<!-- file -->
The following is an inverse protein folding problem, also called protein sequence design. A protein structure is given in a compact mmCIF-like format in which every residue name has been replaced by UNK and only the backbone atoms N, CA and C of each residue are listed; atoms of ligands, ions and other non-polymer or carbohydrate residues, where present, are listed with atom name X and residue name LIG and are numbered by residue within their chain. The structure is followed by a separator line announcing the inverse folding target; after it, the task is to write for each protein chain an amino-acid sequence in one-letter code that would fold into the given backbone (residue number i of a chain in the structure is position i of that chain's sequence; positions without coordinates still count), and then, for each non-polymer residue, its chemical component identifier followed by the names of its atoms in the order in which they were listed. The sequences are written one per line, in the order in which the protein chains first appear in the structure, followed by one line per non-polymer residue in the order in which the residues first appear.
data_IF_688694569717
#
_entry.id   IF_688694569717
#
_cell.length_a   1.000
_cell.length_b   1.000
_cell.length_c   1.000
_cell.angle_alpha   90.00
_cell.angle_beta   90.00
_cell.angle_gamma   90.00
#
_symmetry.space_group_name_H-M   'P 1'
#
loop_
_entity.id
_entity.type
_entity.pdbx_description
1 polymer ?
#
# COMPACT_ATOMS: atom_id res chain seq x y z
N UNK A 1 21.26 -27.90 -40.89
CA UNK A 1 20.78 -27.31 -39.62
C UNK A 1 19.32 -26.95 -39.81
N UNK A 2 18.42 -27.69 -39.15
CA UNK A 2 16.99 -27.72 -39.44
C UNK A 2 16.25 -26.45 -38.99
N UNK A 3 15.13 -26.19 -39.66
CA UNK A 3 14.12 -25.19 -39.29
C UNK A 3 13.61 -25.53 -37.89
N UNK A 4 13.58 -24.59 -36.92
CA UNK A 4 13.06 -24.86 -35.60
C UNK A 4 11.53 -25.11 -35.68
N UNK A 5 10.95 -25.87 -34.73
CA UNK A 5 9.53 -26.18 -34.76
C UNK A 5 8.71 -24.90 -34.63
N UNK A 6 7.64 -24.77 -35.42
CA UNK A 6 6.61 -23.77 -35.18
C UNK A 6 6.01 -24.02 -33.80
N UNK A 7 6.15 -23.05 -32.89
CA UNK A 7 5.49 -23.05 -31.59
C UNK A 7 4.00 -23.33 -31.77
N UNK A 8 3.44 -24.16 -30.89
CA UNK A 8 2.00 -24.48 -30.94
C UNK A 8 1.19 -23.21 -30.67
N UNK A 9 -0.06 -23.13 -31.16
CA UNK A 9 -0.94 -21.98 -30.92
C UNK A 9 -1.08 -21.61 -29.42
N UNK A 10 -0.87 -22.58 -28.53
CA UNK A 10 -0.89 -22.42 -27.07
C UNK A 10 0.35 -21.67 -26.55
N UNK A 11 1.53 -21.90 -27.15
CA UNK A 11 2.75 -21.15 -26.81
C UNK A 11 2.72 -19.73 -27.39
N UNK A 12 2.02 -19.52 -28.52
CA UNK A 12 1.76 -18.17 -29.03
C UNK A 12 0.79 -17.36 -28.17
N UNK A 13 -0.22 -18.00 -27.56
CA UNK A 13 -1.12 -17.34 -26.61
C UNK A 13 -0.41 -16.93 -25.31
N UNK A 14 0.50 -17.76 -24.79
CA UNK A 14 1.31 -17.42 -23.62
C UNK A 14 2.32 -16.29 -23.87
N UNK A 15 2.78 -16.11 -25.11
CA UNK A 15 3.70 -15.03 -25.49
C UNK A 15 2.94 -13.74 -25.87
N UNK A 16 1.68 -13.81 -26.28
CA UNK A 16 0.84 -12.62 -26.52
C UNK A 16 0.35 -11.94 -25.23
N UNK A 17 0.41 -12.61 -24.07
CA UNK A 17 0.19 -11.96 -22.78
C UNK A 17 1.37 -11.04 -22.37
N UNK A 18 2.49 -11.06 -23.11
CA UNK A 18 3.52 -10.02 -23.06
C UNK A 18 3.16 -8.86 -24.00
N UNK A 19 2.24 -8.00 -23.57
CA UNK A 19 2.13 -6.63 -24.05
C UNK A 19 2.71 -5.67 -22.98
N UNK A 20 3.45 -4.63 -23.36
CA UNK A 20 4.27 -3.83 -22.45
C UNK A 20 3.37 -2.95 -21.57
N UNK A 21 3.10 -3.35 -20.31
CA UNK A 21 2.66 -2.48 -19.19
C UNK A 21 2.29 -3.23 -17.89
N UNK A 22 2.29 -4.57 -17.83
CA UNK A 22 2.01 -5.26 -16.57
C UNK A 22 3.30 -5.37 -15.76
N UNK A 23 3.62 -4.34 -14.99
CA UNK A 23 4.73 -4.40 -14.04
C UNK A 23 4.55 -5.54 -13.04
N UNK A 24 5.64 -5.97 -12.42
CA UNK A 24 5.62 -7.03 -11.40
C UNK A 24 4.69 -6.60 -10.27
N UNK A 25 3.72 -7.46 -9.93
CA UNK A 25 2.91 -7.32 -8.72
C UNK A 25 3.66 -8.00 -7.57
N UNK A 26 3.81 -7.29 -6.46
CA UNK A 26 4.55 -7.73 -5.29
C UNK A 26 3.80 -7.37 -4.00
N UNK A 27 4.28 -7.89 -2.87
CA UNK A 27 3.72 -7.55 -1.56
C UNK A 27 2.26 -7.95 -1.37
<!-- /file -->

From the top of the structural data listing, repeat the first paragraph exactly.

The following is an inverse protein folding problem, also called protein sequence design. A protein structure is given in a compact mmCIF-like format in which every residue name has been replaced by UNK and only the backbone atoms N, CA and C of each residue are listed; atoms of ligands, ions and other non-polymer or carbohydrate residues, where present, are listed with atom name X and residue name LIG and are numbered by residue within their chain. The structure is followed by a separator line announcing the inverse folding target; after it, the task is to write for each protein chain an amino-acid sequence in one-letter code that would fold into the given backbone (residue number i of a chain in the structure is position i of that chain's sequence; positions without coordinates still count), and then, for each non-polymer residue, its chemical component identifier followed by the names of its atoms in the order in which they were listed. The sequences are written one per line, in the order in which the protein chains first appear in the structure, followed by one line per non-polymer residue in the order in which the residues first appear.